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Judge allows evidence in W.Va. murder case

July 20, 2006|by MATTHEW UMSTEAD

MARTINSBURG, W.Va. - Berkeley County Circuit judge David H. Sanders on Wednesday refused to exclude evidence that indicates a Shepherdstown, W.Va., man shot in the head outside a Martinsburg-area motel in July 2005, was under the influence of alcohol and had used cocaine within hours of his death.

Sanders also refused to exclude testimony Wednesday by the victim's children and their mother, who testified in a pretrial hearing held for Edward Charles Grimes, the man authorities have charged in the shooting death of Ronald L. Kidrick.

Describing the testimony and drug use as "intrinsic" to the case, Sanders said the evidence was part of "the whole story" and relevant to a jury that could be tasked with deciding Grimes' fate.

A trial for Grimes, 24, is scheduled to begin at 9 a.m. on Aug. 1, but Sanders first must decide the day before whether to grant defense attorneys Homer A. Speaker and Steven A. Greenbaum's motion to dismiss the grand jury indictment against their client. A hearing is scheduled for 10 a.m.

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Berkeley County Assistant Prosecuting Attorney Gregory V. Smith acknowledged evidence that indicated Kidrick's blood contained a significant amount of alcohol (.230) and cocaine use within hours of the July 30 shooting, but argued those facts effectively put the victim on trial.

He also noted Kidrick had no criminal record and no one had spoken "ill" of the 31-year-old.

Speaker countered that the evidence of drug use was relevant and provided support that the victim could have been the aggressor in the early morning encounter outside the Relax Inn off Winchester Avenue.

In their motion to dismiss the indictment, Speaker and Greenbaum cited Berkeley County Medical Examiner David Brining's report, which states in part that "initial reports indicate the deceased pulled a gun on (Grimes) and (Grimes) then pulled a gun and shot the deceased in the head. One of the sons had stated he witnessed the shooting."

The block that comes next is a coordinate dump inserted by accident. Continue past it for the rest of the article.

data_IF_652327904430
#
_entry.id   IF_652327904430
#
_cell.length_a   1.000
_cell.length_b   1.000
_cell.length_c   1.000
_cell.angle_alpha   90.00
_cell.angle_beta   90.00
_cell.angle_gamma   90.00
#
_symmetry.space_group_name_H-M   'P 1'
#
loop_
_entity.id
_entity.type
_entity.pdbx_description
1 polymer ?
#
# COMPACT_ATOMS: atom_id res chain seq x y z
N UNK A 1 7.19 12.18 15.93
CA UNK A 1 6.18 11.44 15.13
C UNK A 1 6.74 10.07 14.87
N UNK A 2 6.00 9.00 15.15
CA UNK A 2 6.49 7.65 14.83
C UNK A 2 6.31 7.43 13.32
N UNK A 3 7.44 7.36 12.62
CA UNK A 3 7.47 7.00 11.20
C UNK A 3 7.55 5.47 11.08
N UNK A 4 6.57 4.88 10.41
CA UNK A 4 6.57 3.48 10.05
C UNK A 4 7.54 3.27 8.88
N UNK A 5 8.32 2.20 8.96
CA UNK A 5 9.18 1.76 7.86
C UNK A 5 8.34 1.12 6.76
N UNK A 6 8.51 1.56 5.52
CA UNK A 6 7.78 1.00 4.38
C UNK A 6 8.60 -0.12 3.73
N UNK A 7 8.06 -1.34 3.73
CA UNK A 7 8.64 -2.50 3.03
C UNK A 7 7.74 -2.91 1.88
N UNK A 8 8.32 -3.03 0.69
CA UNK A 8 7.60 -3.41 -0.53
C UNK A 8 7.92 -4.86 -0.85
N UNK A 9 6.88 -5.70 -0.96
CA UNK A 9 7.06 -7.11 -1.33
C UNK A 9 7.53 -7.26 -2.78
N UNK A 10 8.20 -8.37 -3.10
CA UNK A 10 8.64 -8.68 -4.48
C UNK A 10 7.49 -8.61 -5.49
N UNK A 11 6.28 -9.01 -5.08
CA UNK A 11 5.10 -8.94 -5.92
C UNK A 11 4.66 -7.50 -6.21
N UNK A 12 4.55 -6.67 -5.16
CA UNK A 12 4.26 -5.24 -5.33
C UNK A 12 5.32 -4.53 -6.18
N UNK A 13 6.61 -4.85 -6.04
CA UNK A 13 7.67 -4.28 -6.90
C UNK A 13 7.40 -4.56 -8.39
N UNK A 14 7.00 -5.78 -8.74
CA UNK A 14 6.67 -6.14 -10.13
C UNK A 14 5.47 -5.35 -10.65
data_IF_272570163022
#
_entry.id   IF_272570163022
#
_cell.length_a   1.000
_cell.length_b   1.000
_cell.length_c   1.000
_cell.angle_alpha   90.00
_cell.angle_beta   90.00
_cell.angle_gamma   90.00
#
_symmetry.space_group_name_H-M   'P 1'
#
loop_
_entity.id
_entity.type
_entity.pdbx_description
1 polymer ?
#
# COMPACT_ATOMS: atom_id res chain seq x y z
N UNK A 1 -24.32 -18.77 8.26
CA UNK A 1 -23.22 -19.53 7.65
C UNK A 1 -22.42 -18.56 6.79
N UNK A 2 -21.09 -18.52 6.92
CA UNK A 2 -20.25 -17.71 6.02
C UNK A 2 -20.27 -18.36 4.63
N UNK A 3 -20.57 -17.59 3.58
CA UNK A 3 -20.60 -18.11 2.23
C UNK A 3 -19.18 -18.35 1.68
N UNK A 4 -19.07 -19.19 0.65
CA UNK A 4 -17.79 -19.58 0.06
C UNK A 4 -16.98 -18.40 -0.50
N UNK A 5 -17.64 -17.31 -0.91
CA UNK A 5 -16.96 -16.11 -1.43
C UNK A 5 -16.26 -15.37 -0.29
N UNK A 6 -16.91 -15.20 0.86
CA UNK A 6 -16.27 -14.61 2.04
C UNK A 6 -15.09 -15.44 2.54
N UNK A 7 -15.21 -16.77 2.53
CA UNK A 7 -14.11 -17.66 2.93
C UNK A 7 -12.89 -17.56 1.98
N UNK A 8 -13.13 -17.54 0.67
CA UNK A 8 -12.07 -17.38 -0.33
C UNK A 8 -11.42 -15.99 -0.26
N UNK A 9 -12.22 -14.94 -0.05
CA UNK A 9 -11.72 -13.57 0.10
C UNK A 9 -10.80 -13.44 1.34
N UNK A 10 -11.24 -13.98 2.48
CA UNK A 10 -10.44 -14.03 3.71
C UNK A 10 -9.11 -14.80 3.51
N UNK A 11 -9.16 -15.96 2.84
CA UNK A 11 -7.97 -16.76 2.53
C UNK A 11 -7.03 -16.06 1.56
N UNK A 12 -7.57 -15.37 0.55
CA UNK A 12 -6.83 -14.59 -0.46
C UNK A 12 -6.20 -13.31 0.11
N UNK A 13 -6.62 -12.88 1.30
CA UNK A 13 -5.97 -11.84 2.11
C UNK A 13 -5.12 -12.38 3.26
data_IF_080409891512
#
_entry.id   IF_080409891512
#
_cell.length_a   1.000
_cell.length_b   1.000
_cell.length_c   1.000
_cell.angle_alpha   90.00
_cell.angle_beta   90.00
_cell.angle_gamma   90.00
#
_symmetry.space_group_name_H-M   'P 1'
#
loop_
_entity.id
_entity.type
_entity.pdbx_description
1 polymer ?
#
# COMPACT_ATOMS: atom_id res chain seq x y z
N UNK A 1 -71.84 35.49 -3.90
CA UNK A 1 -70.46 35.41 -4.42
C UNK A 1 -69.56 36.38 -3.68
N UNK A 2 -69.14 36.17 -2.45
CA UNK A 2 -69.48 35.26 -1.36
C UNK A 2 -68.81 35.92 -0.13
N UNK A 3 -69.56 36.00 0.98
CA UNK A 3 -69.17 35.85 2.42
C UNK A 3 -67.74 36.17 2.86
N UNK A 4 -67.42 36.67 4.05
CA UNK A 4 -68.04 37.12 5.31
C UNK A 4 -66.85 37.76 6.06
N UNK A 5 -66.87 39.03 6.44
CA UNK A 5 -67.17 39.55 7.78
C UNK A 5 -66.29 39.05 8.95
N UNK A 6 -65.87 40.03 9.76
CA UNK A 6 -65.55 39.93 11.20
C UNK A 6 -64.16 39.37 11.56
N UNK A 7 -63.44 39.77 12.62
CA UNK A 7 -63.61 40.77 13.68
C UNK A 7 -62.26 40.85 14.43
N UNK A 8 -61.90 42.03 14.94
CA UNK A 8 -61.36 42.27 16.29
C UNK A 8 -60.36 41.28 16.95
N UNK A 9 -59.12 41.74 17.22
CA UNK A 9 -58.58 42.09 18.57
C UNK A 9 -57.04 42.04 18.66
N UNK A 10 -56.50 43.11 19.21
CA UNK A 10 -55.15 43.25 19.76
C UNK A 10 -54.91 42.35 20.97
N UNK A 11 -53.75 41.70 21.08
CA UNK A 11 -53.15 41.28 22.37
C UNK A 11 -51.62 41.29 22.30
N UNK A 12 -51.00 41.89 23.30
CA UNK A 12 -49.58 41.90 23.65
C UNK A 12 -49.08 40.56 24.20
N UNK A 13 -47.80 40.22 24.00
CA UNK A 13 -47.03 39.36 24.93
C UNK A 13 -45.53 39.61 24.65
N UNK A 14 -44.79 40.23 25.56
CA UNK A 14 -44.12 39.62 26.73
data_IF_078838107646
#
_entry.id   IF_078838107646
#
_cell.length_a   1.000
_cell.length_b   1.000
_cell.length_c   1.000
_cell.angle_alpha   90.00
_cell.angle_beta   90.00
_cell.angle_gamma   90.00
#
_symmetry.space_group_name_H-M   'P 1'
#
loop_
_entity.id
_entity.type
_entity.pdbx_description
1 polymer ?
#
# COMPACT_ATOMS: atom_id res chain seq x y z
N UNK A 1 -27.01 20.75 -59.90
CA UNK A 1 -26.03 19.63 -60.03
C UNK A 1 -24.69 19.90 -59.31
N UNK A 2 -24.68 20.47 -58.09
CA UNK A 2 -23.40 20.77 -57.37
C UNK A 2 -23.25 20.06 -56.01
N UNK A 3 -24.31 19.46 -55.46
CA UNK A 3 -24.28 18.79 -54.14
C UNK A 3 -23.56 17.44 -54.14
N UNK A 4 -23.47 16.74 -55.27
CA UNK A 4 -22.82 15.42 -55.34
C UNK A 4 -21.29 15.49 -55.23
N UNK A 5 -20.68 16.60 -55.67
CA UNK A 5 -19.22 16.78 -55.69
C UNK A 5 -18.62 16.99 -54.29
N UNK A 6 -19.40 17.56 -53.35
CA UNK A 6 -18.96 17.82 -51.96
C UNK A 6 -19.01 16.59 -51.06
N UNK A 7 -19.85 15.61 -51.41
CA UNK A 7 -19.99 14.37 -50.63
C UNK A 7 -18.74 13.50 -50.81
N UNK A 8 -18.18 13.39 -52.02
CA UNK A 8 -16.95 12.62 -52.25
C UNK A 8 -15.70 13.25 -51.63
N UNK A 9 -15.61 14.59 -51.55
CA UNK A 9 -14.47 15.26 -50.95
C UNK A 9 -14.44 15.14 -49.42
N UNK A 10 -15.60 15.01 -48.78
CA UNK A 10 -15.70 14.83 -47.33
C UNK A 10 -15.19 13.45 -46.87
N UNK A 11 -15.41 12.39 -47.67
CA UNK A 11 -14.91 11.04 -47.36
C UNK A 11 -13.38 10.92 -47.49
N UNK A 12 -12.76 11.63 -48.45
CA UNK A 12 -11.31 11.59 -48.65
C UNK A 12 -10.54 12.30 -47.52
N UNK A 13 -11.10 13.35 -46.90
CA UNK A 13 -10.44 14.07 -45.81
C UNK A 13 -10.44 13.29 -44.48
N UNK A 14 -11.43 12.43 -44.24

"I don't believe the state is going to stipulate that Mr. Kidrick pulled his gun first," Speaker conceded in arguments Wednesday.

Brining later testified he included the initial account of the shooting in his report after having a telephone conversation with then Berkeley County Sheriff's Department Capt. K.C. Bohrer.

Bohrer recently retired from the department and was absent for the hearing Wednesday.

All of Bohrer's notes concerning the case apparently were not provided to Grimes' defense team, which obtained an order from Sanders on Wednesday for them to be shared with the attorneys.

"He doesn't have the notes to give us," Speaker said of the assistant prosecutor.

Aside from being asked about telephone conversations they apparently had the night of the shooting with their father, Kidrick's two young boys, Trejan, 7, and Christopher, 13, testified Wednesday that Grimes, aka "Turk," bought clothes for them and took them swimming.

"Turk took us to the pool like 20 times," the youngest boy said. Their mother, Mary Davis, testified that Grimes had been staying with them in Room 121 of the Relax Inn for more than a month and she recounted how the accused had pistol-whipped a friend of hers, who came to the motel after being pepper sprayed by bouncers at a club.

Kidrick apparently was expected to pick up the children so they could stay with relatives in Shepherdstown within a day or so of the shooting. But he opted to go to the motel that night and was armed, according to testimony and court records.

The children were not asked Wednesday to recount what they may or may not have witnessed regarding the shooting itself.

In May, Sanders declined to accept a guilty plea of second-degree murder submitted by attorneys for Grimes after the victim's family objected to the number of years the accused would have served in prison. Grimes would be eligible for parole after he would have served a fraction of a possible 12-year sentence under terms of the plea agreement.

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